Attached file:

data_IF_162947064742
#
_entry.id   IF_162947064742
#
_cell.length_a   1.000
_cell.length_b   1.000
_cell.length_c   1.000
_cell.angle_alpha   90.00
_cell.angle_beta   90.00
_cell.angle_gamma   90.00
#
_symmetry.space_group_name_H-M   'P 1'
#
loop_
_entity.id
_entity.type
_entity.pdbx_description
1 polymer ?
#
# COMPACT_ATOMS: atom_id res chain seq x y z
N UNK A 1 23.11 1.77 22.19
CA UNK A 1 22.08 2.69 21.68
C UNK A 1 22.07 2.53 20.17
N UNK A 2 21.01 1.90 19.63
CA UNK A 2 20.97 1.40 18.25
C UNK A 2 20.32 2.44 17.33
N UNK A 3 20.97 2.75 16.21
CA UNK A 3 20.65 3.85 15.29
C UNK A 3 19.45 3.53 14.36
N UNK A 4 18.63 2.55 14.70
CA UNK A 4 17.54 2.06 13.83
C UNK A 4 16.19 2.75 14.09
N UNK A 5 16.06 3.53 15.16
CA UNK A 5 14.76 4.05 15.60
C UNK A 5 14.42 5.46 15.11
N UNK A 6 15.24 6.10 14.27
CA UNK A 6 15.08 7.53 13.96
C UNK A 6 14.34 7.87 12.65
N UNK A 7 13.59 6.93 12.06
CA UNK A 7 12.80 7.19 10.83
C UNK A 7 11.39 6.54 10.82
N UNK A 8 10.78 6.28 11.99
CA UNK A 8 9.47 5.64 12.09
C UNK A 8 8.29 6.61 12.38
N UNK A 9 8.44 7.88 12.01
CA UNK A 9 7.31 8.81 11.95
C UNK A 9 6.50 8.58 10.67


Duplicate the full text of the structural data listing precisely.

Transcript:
data_IF_162947064742
#
_entry.id   IF_162947064742
#
_cell.length_a   1.000
_cell.length_b   1.000
_cell.length_c   1.000
_cell.angle_alpha   90.00
_cell.angle_beta   90.00
_cell.angle_gamma   90.00
#
_symmetry.space_group_name_H-M   'P 1'
#
loop_
_entity.id
_entity.type
_entity.pdbx_description
1 polymer ?
#
# COMPACT_ATOMS: atom_id res chain seq x y z
N UNK A 1 23.11 1.77 22.19
CA UNK A 1 22.08 2.69 21.68
C UNK A 1 22.07 2.53 20.17
N UNK A 2 21.01 1.90 19.63
CA UNK A 2 20.97 1.40 18.25
C UNK A 2 20.32 2.44 17.33
N UNK A 3 20.97 2.75 16.21
CA UNK A 3 20.65 3.85 15.29
C UNK A 3 19.45 3.53 14.36
N UNK A 4 18.63 2.55 14.70
CA UNK A 4 17.54 2.06 13.83
C UNK A 4 16.19 2.75 14.09
N UNK A 5 16.06 3.53 15.16
CA UNK A 5 14.76 4.05 15.60
C UNK A 5 14.42 5.46 15.11
N UNK A 6 15.24 6.10 14.27
CA UNK A 6 15.08 7.53 13.96
C UNK A 6 14.34 7.87 12.65
N UNK A 7 13.59 6.93 12.06
CA UNK A 7 12.80 7.19 10.83
C UNK A 7 11.39 6.54 10.82
N UNK A 8 10.78 6.28 11.99
CA UNK A 8 9.47 5.64 12.09
C UNK A 8 8.29 6.61 12.38
N UNK A 9 8.44 7.88 12.01
CA UNK A 9 7.31 8.81 11.95
C UNK A 9 6.50 8.58 10.67